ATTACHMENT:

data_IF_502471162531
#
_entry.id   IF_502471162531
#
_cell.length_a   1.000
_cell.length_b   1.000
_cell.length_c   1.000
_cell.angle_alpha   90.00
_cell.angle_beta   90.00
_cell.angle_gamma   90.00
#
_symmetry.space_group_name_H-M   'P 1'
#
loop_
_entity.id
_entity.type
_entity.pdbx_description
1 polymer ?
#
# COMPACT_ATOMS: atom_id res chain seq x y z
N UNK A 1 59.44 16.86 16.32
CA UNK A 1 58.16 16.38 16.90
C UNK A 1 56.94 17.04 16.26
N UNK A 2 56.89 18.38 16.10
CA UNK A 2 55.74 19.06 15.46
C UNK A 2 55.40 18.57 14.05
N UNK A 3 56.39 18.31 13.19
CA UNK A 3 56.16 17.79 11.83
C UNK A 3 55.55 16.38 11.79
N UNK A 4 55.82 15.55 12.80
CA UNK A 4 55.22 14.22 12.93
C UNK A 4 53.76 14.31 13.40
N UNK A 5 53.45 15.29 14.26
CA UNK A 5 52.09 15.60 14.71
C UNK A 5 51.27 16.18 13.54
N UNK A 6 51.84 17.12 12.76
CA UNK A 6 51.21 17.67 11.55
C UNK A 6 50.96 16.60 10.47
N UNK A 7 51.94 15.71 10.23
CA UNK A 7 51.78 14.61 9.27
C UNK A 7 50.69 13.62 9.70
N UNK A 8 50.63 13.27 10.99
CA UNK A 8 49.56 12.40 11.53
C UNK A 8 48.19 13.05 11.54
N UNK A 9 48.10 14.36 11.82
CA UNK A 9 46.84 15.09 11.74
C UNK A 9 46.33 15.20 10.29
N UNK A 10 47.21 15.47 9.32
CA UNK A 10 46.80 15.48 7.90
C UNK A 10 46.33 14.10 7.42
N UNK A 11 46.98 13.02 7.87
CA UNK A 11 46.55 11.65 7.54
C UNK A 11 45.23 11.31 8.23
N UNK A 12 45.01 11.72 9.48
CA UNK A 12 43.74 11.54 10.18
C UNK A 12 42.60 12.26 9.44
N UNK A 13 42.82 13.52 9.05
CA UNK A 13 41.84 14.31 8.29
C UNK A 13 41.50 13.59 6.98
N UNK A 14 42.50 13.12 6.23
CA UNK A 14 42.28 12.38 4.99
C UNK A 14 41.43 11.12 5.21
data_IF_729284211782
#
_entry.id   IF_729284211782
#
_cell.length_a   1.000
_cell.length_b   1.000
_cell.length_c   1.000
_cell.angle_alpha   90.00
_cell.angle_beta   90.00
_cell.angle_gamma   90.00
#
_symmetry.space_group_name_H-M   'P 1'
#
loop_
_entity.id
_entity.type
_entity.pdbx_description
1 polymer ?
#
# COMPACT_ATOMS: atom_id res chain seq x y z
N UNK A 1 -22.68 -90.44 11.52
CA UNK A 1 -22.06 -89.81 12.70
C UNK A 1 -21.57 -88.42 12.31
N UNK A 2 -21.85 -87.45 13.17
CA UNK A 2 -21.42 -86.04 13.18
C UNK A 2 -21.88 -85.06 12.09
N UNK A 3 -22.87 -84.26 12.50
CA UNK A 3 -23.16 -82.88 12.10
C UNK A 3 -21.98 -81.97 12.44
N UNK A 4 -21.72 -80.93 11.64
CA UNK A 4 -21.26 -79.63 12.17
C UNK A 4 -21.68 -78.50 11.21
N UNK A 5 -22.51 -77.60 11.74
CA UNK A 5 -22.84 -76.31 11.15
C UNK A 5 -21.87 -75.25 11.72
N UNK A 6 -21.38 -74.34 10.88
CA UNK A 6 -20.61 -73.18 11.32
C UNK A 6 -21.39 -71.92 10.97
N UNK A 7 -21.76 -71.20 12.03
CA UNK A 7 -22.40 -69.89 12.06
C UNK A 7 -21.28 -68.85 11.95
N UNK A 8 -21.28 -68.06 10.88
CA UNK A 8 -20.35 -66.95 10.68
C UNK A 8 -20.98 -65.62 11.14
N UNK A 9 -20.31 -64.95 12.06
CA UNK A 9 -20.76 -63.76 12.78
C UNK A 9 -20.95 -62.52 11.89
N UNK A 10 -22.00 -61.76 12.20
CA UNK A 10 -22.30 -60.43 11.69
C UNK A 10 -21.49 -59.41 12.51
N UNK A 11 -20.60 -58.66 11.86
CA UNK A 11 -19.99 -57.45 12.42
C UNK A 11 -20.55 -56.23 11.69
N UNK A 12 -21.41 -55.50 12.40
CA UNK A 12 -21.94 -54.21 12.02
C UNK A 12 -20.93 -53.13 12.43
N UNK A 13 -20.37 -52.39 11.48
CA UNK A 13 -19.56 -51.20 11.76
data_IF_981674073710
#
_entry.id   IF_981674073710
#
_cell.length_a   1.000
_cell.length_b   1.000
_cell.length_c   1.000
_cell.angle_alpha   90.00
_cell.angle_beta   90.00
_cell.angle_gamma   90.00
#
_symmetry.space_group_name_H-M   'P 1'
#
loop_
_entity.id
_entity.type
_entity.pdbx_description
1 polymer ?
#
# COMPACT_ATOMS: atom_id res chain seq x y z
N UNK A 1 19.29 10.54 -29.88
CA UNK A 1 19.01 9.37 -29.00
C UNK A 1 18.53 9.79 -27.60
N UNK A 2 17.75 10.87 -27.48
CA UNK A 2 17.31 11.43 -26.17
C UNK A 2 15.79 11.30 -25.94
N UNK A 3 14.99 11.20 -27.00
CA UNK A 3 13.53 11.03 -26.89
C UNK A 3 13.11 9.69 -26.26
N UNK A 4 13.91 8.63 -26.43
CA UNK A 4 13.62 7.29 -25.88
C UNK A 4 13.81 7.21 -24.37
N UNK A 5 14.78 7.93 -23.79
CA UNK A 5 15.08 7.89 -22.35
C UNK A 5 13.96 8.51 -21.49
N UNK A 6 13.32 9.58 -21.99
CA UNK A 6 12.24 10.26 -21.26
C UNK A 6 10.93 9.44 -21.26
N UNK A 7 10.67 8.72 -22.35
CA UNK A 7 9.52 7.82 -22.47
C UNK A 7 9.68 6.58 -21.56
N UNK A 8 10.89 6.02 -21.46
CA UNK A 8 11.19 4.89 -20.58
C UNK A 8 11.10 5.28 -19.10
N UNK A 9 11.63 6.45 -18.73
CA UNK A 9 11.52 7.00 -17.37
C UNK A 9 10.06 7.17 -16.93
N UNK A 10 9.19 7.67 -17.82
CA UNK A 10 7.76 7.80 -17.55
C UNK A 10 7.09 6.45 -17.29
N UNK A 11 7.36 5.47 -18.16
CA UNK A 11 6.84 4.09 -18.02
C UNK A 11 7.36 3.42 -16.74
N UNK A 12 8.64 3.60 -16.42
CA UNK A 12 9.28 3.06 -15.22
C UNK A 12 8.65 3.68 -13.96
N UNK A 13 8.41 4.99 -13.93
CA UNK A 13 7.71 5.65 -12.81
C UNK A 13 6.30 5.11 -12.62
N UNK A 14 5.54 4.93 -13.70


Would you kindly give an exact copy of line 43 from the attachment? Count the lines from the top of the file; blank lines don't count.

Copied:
CA UNK A 8 49.56 12.40 11.53